For sheer Abrams-ness, though, Super 8 takes the cake, the party favours, and the lion’s share of the punch while it’s at it. That it was painstakingly constructed in the media and the public eye as his most “personal” film (more for recalling youthful filmmaking than, you know, that whole alien monster angle) perhaps doesn’t hurt this impression. That the film itself is also a painstakingly constructed homage to vintage Steven Spielberg should hurt that impression, but oddly doesn’t. Spielberg’s own involvement as a producer and fellow story-crafter may have something to do with this, but this just deepens the meta-reflexivity already readily apparent. Super 8 is a reminiscence of real-world youth that melds so thoroughly with common filmic memories that any tenuous line between the two becomes erased. As if it had any right to divide them in the first place anyway.

The story is a surprisingly engaging one, considering it’s most stolen and re-adapted from much more beloved films, many of them made by Senor Spielbergo himself. It’s 1979 in small-town Lillian, Ohio (Jaws, Close Encounters of the Third Kind), and a sensitive, creative pre-teen boy named Joe (Joel Courtney) has just lost his mother to a factory accident (elegantly communicated through the manual reset of an “Accident-Free Days” sign). His dad (Kyle Chandler) is an uncommunicative man’s man who also happens to be a sheriff’s deputy (Jaws again). He wants Joe to bugger off to baseball camp (The Sandlot? Not quite) so he doesn’t have to deal with the boy all summer, but this possibility disappears without the slightest trace. Instead, Joe and his gang of misfit buddies (Stand By Me) labour away their summer hours on a Super 8 zombie movie (Night of the Walking Dead, etc.), lead by the invariably bossy and demanding director Charles (played by Riley Griffiths, and probably a proxy for Abrams).

When Charles has his Merian Cooper moment and decides that he needs a love interest to grant some added sympathy to his detective protagonist, he, of course, asks the prettiest girl in his orbit, Alice Dainard (Elle Fanning), to play the wife role. She turns out to be a natural stunner as an actress, which must surely have something to do with her using her troubled home life with her alcoholic dad (Ron Eldard) as motivation. As the ragtag production team (lovestruck Joe in particular) gawks at her riveting performance (one of many unexpected great moments in this film), a train thunders by the isolated station they’ve chosen as a location, only to be suddenly and spectacularly derailed by a pick-up truck on the tracks (The Fugitive). After a five-alarm crash of smashing, careening, exploding train cars that grinds on for eons (one is reminded of the endless tumbling brontosaurs in Peter Jackson’s King Kong), the boys (and girl) discover that the truck was driven by their science teacher (Glynn Turman) and that the train belonged to the Air Force and carried some top-secret shit, indeed. They speed off just ahead of the arriving military authorities (E.T.), scared totally shitless and vowing not to say a word about what they’ve seen.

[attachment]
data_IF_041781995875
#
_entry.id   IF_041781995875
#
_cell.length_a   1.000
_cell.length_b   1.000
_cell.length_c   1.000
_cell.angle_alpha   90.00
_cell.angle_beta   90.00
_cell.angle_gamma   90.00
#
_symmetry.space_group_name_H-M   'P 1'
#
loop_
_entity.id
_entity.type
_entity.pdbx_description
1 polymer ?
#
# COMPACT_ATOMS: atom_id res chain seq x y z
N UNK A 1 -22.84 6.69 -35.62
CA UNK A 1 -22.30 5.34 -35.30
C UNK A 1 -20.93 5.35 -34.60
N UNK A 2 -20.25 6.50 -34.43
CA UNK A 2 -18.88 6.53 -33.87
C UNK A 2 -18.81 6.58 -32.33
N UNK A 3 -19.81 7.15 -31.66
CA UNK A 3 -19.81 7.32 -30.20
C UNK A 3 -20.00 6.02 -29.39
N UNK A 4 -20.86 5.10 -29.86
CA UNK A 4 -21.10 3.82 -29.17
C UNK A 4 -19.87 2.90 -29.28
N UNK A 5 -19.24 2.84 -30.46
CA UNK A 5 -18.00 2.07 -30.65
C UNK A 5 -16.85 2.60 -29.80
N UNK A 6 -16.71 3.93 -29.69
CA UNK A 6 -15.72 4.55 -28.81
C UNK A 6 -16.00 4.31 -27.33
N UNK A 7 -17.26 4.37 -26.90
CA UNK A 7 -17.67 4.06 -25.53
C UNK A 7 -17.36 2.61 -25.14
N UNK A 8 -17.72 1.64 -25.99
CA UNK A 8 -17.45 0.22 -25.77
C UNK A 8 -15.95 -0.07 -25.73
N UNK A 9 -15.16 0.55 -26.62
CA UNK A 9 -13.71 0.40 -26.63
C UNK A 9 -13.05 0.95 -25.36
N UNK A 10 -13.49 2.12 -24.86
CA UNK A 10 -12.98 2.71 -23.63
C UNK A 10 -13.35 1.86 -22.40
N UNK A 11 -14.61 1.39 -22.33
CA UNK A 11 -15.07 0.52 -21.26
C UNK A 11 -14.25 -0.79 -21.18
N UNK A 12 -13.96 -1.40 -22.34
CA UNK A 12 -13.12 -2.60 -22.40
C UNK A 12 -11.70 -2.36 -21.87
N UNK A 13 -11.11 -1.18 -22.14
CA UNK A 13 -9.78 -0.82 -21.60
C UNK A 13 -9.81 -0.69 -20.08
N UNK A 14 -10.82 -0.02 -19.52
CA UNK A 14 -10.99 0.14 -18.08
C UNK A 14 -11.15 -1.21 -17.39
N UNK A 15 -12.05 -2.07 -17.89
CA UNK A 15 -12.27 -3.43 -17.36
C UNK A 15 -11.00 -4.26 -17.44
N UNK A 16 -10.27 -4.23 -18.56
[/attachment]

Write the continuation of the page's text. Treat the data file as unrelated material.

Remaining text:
Sure, it's beautiful, but your town is still pretty fucked up, isn't it?

As they continue their film and have various hushed conversations concerning that which they pledged not to have hushed conversations about, weird things predictably start to happen. All of the town’s dogs run off, only to be found counties away. The power flickers on and off constantly and electronics start to disappear (The Day The Earth Stood Still). People start to vanish, including the sheriff and a gas station attendant in a sequence of terrific suspense (Invasion of the Body Snatchers). The Air Force jerks, especially Colonel Nelec (Noah Emmerich), stymie Joe’s cop dad in his quest for information (Jaws again), and at least one alarmed housewife blames the Soviets for the whole damned mess (Red Dawn). Meanwhile, the antipathy between Joe and Alice’s dads keeps them apart, the mystery deepens, things get weirder and more serious, the town evacuates, a stoner helps them out, war zone, freaky alien, so forth and etcetera.

No Abrams devotee can be surprised that the enigmatic mysteries at the plot’s core either go unresolved (we never do find out what the deal was with the dogs, for example) or are resolved pretty much exactly as you expect them to be. There’s also lots of perfectly natural acting but not much very good acting besides Alice’s aforementioned scene. The kids are all gloriously unaffected, Emmerich is nasty but dull, Eldard is heartfelt, and Chandler is stuck with the square-jawed American hero role that he tends to do a better job at upending than merely aping. The suspense, action, and spectacle scenes are very well orchestrated, if not too unique; in addition to the gas station sequence, there’s an attack on a military prison bus that echoes The Lost World, and a climax of overdone wonder that is such a direct rip-off of Close Encounters, down to Michael Giacchino’s surging score of John Williams-level unsubtlety, that surely Spielberg must have skipped the set that day to avoid become nauseous from the overdose of flattery.

What works best, however, is the simpler stuff, the interactions of the young friends as they deal with the challenges of their silly little movie (which we see over the end credits, and is giddy and goofy in the best no-budget home filmmaking way), their parents, their feelings, and their relationship to each other. Oh, and also with the dangerous unseen monster on the loose, and the full force of the military-industrial complex. Just another summertime buddy flick, in that way.